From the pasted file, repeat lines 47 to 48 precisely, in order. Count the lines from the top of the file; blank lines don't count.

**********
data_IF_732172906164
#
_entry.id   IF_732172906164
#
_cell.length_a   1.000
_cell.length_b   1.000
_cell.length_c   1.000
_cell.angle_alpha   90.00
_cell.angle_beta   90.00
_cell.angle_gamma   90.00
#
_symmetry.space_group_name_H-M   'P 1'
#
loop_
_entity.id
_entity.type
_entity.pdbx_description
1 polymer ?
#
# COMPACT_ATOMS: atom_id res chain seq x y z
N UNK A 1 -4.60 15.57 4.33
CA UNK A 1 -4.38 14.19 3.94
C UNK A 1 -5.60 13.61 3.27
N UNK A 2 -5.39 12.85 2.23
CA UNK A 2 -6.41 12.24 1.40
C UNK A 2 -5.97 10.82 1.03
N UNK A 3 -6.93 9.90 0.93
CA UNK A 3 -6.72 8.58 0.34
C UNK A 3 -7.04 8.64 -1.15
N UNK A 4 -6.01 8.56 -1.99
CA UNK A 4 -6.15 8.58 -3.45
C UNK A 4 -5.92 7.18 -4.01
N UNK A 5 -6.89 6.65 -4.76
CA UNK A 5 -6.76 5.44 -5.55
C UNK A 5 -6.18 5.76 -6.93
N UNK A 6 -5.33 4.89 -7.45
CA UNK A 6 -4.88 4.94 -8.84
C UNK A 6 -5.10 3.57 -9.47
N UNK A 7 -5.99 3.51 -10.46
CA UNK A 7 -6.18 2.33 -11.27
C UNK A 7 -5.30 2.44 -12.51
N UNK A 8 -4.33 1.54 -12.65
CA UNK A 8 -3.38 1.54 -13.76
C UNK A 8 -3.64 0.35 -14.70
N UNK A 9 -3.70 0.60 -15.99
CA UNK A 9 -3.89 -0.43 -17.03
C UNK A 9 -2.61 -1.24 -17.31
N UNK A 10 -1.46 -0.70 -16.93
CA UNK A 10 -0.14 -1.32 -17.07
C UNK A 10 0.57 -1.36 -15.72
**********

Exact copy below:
C UNK A 9 -2.61 -1.24 -17.31
N UNK A 10 -1.46 -0.70 -16.93